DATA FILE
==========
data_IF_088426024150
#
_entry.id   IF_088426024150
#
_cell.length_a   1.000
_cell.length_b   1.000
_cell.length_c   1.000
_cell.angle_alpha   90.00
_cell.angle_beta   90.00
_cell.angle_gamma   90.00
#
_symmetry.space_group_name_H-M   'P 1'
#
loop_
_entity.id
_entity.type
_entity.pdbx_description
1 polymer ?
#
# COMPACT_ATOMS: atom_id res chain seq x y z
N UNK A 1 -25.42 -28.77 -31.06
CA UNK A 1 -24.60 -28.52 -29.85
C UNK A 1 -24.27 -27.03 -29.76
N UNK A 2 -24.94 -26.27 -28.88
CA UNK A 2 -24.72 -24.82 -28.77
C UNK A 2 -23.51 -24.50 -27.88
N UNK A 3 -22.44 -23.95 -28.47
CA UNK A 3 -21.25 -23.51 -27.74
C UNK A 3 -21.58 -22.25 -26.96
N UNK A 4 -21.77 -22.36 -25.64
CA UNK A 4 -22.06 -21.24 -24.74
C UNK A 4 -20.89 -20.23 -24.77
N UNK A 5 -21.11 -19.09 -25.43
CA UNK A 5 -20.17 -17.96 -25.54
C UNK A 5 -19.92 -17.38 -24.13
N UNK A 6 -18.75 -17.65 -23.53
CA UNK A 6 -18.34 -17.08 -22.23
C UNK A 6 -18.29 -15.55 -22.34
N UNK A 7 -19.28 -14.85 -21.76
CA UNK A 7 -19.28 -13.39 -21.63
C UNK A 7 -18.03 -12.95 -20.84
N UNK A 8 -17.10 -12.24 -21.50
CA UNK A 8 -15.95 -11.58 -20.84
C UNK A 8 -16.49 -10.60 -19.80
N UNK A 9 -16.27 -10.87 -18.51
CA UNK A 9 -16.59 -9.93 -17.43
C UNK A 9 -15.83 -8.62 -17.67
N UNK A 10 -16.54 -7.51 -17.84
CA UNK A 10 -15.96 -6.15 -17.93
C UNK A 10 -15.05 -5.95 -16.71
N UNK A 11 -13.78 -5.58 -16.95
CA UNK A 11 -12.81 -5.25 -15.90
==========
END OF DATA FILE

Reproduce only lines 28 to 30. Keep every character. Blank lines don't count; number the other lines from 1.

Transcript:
CA UNK A 3 -21.25 -23.51 -27.74
C UNK A 3 -21.58 -22.25 -26.96
N UNK A 4 -21.77 -22.36 -25.64